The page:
With potential flooding throughout the summer, the city of Manhattan is continuing its work to better protect areas by raising the levee.
The legislative session starts at 7 p.m. Tuesday at City Hall.
The commission will consider signing a partnership agreement with the U.S. Corps of Engineers for the upcoming levee reconstruction project.
The agreement gives a final outline for the city’s share of the $30.2 million project, which will raise the city’s levee along the Big Blue River. The height increase would range from 1.5 feet to 3.3 feet.
The city is expected to pay for 35% of the project with the Corps paying for the other 65%. Manhattan would pay $10.5 million in costs strictly associated with that agreement, as well as an additional $2.9 million in optional projects that city administrators are recommending.
Financing for the project could come from sales tax, stormwater fees or the bond and interest fund via an increase in property taxes. The city commission approved a November ballot question asking voters to approve a three-tenths of a percentage increase in the sales tax to support projects like the levee raising.
With a completed design in June, the project contract would be awarded in January 2021, with construction starting that February and going through January 2023.
The city will also hear the results of a March survey sent out to city residents. The survey results reflect public feedback on various city projects and issues, such as the sales tax.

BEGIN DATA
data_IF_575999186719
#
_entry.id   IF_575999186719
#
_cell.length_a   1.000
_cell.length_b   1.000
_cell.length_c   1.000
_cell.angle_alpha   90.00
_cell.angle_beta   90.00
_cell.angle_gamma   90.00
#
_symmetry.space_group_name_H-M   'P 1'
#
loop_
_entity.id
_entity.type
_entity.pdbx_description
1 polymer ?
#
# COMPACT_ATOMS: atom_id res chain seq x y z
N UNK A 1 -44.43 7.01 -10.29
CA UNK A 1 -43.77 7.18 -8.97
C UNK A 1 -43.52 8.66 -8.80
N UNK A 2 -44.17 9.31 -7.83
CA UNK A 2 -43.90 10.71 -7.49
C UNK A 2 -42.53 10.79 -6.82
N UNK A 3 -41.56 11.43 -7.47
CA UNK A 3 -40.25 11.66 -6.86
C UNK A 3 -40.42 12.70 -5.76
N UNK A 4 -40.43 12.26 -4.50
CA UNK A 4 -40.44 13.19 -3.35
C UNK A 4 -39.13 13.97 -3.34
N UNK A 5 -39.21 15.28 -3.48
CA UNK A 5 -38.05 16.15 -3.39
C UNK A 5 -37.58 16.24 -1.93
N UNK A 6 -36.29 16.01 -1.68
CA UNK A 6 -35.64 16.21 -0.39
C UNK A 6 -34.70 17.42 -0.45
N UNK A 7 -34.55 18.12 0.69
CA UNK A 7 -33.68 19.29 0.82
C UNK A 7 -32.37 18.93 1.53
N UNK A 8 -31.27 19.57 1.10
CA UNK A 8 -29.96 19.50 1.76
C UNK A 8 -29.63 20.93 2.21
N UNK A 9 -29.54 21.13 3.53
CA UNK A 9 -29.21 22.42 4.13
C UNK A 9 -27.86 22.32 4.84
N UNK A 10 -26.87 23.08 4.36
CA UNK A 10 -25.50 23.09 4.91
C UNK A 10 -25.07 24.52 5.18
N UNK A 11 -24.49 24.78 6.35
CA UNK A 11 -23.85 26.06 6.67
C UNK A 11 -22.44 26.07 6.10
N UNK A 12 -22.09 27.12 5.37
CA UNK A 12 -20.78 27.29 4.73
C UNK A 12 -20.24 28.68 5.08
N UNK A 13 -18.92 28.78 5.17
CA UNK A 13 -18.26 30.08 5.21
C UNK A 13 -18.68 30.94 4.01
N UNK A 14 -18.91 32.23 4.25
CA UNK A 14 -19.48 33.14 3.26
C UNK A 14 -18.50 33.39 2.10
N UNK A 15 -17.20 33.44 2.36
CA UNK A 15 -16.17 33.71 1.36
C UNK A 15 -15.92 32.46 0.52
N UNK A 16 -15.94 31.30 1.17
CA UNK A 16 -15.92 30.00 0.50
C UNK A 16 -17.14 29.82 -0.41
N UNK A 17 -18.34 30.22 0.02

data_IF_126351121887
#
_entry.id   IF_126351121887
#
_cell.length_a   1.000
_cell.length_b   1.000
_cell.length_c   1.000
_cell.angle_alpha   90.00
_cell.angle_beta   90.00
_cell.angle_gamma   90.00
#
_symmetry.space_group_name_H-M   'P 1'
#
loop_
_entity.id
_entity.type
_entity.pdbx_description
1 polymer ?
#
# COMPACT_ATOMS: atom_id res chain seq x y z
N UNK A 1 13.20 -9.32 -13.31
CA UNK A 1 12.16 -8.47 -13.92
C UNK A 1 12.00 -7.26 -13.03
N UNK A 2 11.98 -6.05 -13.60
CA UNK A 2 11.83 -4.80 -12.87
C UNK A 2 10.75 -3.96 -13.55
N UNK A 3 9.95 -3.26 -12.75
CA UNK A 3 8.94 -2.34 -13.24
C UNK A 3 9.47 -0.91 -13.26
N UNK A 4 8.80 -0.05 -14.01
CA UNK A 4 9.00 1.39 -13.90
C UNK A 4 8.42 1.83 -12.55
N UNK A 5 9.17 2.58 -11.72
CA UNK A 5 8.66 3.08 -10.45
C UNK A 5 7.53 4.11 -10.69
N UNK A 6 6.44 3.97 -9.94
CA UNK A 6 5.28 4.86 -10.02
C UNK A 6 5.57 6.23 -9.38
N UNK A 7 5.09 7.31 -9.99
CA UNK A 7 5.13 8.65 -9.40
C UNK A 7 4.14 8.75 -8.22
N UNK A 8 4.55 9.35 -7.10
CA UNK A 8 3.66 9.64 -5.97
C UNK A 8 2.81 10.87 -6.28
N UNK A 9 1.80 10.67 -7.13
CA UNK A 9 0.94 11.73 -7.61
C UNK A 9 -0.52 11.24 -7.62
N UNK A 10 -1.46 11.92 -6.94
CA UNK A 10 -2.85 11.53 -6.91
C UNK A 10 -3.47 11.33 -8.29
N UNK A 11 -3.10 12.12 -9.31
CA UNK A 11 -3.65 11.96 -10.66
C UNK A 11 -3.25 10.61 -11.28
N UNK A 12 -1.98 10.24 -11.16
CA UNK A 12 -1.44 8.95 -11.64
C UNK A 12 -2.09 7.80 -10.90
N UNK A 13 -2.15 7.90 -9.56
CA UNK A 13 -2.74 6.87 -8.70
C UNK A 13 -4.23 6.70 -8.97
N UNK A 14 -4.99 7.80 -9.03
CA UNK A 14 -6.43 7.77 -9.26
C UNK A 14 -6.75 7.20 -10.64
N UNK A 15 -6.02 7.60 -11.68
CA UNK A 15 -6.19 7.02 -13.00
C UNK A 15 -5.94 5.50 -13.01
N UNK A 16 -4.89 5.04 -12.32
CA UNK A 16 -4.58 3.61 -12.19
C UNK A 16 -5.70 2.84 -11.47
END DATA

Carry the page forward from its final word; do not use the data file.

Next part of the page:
City administrators are also asking the commission to approve a $189,000 engineering agreement with SMH Consultants to extend Kirkwood Drive at Eisenhower Middle School. The school will see a new recreation center and building addition in the next couple of years, and the city’s public works department is looking to ease some of the traffic expected from the expansions.
The commission will also hold a public hearing on a proposed 21-stall municipal parking lot for Woodrow Wilson Elementary School. School district officials are looking for increased parking to accommodate teachers and faculty, but some neighborhood residents have spoken out against the proposal.
A Manhattan Urban Area Planning Board review saw a 3-to-3 vote on the matter, which was a failure to recommend the request.